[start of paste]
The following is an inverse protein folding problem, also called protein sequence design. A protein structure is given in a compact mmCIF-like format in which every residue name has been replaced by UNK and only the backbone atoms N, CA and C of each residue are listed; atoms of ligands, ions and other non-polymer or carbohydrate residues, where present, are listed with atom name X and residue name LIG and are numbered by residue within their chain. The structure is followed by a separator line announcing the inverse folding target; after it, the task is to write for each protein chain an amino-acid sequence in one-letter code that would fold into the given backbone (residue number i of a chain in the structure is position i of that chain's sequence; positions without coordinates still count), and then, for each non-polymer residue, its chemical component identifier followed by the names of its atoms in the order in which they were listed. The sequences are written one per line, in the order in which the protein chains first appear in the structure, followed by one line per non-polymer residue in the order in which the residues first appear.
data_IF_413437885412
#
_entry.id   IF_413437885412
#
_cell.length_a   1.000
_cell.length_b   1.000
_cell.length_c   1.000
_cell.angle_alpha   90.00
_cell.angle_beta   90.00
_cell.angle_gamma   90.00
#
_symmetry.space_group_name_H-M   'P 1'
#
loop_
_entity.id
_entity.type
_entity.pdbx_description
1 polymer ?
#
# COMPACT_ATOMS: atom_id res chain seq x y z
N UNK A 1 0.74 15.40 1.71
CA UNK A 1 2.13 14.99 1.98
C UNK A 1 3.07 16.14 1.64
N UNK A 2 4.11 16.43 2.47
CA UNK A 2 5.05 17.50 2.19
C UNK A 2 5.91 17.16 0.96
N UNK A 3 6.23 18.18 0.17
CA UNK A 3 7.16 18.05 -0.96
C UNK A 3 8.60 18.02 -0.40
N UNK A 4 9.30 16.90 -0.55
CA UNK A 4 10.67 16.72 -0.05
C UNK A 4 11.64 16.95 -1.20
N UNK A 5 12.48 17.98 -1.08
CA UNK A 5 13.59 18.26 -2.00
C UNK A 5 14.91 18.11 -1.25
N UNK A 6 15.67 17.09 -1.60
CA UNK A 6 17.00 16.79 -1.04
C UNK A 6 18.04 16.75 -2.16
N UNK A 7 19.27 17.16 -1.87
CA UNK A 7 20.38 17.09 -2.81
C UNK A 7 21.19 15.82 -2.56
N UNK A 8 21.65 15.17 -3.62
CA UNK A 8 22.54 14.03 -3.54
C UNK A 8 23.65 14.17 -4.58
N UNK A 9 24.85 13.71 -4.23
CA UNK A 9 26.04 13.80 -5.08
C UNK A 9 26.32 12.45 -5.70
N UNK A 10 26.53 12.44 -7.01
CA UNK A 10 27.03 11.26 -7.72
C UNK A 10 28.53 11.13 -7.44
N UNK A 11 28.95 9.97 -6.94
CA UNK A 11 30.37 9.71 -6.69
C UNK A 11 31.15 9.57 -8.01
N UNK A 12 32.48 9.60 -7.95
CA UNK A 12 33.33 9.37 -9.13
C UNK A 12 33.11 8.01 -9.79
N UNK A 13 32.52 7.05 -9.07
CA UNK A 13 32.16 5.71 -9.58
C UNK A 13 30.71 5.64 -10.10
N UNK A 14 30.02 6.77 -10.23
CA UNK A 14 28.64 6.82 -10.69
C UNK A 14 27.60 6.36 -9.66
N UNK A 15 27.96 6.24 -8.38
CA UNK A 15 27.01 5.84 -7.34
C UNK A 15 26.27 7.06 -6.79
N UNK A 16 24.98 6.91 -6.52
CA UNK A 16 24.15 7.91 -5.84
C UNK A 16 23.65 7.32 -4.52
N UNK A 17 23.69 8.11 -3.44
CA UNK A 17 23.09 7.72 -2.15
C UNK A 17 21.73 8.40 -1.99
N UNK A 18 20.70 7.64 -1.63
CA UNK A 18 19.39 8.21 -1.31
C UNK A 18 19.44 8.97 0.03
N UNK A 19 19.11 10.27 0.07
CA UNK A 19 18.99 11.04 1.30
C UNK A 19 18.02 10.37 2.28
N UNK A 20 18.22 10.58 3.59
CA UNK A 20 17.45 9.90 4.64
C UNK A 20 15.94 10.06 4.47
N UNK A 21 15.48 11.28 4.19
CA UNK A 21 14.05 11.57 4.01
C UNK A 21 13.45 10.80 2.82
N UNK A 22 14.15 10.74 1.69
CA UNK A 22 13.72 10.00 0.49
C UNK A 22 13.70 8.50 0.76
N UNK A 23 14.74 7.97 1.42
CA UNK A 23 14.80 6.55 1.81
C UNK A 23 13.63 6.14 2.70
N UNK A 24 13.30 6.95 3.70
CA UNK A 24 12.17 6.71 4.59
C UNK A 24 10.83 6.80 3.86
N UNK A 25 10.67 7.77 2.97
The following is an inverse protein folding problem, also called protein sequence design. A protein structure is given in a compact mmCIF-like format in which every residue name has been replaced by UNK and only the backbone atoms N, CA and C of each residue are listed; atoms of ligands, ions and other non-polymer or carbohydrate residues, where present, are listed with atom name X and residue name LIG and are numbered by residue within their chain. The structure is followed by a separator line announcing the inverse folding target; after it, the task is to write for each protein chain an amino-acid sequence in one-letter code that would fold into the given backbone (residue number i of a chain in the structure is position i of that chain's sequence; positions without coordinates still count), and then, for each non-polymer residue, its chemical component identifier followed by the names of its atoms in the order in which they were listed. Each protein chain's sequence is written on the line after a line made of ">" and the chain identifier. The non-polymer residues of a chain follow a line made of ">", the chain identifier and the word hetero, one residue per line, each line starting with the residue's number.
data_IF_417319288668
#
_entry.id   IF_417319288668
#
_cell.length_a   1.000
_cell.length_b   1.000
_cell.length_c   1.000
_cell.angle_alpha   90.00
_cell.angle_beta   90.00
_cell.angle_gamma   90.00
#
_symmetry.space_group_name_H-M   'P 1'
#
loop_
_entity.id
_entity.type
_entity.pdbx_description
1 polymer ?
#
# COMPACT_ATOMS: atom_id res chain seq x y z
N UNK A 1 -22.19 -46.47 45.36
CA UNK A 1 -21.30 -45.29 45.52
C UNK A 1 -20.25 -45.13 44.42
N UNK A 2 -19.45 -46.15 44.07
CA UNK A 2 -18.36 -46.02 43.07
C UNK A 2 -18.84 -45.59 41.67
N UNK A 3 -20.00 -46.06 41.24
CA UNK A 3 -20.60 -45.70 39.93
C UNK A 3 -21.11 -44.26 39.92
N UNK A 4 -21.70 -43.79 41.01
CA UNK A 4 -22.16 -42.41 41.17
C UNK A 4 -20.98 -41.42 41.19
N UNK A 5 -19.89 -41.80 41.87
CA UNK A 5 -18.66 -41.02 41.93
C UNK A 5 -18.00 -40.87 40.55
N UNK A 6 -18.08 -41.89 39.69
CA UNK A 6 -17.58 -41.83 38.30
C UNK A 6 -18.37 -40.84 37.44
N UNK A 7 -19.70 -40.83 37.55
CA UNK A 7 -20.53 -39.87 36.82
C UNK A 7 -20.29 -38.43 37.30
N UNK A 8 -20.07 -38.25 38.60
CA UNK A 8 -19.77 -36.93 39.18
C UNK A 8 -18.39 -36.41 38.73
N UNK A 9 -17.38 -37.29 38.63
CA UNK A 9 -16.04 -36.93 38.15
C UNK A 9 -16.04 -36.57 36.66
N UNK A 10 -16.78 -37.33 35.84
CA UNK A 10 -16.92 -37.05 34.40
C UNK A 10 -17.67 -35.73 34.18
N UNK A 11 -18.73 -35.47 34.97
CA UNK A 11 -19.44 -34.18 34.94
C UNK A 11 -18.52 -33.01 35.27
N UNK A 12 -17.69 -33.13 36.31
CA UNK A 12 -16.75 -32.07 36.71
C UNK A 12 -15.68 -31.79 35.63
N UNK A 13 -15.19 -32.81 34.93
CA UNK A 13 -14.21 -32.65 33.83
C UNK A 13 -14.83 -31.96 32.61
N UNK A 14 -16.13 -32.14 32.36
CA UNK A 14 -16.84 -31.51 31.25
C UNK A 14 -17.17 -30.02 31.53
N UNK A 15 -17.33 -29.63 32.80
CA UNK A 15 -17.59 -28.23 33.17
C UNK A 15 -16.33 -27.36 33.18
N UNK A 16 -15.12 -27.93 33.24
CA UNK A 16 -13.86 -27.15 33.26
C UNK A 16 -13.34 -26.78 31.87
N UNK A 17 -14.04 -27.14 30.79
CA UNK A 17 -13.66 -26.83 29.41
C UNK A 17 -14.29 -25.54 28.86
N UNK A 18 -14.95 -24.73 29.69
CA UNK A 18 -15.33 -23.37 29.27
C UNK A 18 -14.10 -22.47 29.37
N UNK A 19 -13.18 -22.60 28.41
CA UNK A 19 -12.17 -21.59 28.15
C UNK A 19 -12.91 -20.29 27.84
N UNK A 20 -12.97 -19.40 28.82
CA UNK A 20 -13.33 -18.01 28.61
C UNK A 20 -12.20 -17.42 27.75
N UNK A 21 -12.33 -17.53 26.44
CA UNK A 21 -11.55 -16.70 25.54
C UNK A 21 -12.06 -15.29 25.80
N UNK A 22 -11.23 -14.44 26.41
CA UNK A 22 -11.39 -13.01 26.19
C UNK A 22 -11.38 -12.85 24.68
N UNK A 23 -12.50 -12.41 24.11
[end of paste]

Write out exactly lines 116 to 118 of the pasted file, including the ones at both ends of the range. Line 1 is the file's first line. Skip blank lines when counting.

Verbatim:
N UNK A 1 -22.19 -46.47 45.36
CA UNK A 1 -21.30 -45.29 45.52
C UNK A 1 -20.25 -45.13 44.42